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Very happy to share our study on the type III CRISPR CalpLTS cascade, which has been published today in @nature. nature.com/articles/s4158…

What a great team effort between @Christophe. Rouillon, @Niels Schneberger, @Malcolm White and his student Haotian Chi, @Svergun Group, @Jonathan Schmid-Burgk lab, @Bela Bode lab and @isb_bonn. Here is the story behind it...
Met @Christophe. Rouillon in 2008 when we were both postdocs at @University of St Andrews with @Malcolm White and @James (Jim) Naismith.
Years later in 2019 we both ended up in Bonn and decided to work on the mysterious LonCARF (now CalpL) protein that @Christophe. Rouillon had spotted in this great paper by Shmakov et al.: pnas.org/doi/10.1073/pn…
Puzzled by the fact that the predicted transmembrane Lon protease was contained in the soluble fraction, we set up some xtal plates and quickly got some (ugly) xtals.
Enter my very good student @Niels Schneberger: He managed to optimize these xtals and solved the structure via SeMet (these were pre-alphafold times...)
@Christophe. Rouillon discovered the amazing webflags server webflags.se, which helped us to figure out that the a small protein encoded upstream of CalpL might be the target of the protease.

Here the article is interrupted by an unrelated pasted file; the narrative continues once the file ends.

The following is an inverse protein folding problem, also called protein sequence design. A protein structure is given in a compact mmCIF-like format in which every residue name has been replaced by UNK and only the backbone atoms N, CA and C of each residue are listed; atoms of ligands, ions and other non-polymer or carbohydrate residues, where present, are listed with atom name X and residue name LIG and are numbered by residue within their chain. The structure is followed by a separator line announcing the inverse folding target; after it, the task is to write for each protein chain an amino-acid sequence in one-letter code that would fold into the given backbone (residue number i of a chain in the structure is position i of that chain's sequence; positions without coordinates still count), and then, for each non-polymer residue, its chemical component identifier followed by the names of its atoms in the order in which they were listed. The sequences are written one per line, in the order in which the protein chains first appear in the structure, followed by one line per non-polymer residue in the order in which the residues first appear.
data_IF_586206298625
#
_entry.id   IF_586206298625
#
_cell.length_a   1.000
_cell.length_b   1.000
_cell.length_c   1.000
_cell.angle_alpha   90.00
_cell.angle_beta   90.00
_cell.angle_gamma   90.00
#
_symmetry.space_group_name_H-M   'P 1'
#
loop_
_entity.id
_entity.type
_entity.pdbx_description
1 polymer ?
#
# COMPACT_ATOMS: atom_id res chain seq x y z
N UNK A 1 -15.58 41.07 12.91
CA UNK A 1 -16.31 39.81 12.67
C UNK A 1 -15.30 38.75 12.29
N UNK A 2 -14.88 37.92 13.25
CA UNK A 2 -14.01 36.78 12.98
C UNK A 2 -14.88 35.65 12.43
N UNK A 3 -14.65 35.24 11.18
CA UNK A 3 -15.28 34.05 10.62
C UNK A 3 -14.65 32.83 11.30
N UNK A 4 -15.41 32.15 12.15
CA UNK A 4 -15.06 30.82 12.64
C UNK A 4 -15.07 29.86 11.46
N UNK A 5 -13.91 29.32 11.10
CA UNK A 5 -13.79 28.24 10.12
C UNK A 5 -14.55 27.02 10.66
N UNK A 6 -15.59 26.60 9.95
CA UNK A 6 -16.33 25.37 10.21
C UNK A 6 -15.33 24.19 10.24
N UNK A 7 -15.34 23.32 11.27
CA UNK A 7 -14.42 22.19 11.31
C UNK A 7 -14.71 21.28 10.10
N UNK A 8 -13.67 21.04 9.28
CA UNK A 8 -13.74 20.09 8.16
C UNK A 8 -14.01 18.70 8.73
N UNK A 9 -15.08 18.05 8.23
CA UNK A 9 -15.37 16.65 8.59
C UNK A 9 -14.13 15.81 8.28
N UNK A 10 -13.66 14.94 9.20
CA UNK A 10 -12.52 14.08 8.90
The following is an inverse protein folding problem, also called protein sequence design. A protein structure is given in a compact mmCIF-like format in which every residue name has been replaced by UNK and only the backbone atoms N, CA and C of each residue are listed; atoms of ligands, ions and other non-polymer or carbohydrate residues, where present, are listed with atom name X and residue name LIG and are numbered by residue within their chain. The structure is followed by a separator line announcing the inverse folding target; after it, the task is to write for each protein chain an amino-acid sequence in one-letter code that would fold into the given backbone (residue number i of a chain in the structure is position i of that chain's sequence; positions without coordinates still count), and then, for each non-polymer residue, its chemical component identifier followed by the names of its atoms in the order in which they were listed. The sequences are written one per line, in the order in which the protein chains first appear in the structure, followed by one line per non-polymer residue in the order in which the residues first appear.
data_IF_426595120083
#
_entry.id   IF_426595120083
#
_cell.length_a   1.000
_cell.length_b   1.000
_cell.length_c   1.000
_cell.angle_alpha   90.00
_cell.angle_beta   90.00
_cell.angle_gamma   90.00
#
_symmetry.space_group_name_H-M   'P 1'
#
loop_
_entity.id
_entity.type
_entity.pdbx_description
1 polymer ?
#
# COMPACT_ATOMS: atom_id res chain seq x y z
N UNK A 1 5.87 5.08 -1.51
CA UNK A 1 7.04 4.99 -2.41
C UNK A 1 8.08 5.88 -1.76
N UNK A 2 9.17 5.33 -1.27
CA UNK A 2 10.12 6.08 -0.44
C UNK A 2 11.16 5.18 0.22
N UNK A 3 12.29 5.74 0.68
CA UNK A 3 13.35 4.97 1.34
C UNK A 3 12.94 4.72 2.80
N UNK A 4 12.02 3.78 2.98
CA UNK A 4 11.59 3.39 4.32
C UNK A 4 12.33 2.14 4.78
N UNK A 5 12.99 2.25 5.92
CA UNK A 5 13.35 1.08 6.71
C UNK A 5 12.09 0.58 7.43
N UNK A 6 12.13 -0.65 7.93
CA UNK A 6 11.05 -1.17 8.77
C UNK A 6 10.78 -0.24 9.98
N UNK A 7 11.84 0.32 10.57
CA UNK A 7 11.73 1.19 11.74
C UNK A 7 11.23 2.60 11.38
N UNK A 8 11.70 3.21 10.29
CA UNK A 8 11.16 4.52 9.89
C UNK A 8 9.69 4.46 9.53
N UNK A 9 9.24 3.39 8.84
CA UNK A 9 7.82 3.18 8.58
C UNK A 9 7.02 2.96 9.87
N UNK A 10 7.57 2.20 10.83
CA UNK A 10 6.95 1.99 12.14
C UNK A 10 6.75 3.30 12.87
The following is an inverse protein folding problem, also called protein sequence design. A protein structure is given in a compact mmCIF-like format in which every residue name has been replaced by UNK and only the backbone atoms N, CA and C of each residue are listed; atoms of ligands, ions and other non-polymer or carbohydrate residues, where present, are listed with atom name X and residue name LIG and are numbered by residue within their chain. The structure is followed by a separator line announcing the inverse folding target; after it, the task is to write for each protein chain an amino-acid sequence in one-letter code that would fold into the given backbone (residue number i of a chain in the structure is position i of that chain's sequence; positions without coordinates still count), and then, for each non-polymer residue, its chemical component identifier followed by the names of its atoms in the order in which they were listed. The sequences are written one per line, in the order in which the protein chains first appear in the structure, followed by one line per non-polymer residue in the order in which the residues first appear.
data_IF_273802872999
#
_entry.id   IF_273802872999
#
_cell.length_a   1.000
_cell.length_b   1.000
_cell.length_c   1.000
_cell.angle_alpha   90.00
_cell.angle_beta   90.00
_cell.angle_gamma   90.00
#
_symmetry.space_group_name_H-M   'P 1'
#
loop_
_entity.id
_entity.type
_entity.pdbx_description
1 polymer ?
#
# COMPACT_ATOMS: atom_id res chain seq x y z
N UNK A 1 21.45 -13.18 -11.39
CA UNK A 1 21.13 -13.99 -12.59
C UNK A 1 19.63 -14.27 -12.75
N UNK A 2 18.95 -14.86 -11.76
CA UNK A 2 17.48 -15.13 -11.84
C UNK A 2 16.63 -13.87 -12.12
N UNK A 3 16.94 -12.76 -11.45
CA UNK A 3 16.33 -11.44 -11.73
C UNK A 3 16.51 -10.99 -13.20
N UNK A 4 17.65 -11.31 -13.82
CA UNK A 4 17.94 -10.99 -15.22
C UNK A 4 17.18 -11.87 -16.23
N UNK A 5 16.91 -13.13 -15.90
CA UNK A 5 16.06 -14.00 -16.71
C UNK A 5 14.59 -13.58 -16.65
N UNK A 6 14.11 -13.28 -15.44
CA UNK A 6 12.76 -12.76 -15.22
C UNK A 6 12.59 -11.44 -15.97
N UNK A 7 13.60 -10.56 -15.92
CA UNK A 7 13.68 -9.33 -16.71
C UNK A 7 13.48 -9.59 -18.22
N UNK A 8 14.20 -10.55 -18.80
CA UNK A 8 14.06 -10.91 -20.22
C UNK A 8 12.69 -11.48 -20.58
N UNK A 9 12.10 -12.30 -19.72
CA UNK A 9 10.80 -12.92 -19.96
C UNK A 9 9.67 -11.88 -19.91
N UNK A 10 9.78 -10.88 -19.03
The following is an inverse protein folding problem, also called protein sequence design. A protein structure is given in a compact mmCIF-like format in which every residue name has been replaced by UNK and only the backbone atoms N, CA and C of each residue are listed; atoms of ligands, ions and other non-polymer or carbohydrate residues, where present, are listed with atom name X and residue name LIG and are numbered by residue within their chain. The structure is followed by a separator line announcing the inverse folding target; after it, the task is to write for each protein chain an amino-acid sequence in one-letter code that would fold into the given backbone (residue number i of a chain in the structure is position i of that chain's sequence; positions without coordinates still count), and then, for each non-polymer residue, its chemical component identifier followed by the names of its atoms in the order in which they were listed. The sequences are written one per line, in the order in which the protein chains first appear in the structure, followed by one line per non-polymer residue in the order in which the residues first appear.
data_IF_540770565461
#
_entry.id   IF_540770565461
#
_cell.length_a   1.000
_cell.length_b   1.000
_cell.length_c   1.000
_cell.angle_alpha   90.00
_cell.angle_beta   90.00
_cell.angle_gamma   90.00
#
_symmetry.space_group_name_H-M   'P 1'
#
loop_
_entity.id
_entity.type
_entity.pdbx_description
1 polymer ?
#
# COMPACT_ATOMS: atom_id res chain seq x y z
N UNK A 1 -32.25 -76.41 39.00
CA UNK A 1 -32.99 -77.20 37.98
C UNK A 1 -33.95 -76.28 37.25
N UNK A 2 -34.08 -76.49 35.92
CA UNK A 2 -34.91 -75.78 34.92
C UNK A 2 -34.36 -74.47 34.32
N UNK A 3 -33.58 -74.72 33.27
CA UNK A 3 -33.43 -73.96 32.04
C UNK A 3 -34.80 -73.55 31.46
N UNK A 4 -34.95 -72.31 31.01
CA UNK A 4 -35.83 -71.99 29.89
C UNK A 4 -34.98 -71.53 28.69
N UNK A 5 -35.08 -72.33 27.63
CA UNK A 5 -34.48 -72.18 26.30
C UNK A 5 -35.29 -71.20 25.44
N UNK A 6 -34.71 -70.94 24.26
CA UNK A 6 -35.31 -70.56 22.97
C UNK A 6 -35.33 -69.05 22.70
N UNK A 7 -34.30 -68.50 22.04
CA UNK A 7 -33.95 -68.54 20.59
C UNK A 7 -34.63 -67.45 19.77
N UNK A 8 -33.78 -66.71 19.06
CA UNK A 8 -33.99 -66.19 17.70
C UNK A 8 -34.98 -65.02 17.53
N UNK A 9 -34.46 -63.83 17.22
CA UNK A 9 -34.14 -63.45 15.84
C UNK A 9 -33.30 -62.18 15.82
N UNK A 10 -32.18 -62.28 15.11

@Niels Schneberger purified the protein and found that once activated by cA4, CalpL indeed cleaves the small protein that we named CalpT. He also found that the two proteins form a 1:1 complex.
Based on sequence homologies, we suspected CalpT to be a MazF-like RNase. This misled us for a long time, until a collaboration with @Jonathan Schmid-Burgk and his student Katja Blumenstock pulled us out of this rabbit hole. @Bela Bode and @Katrin_Ackermann helped us to escape another one.
Meanwhile, @NielsSchneberg together with @Jonas Möcking and Stefano Da Vela from @Svergun Group figured out, how the protease is activated by cA4 induced oligomerization.
Together with @Malcolm White and his fantastic student Haotian Chi, we finally figured out that the CalpT protein acts as an anti-sigma factor for the sigma-factor CalpS, that is encoded by the third conserved gene in this operon.
Very thankful to everyone involved, also to our three referees who gave us a lot of constructive feedback! Take-home message: #NITO: Never ignore the operon! (coined by @Malcolm White)
Gregor Hagelueken
Structural biologist. Likes proteins - most of the time.
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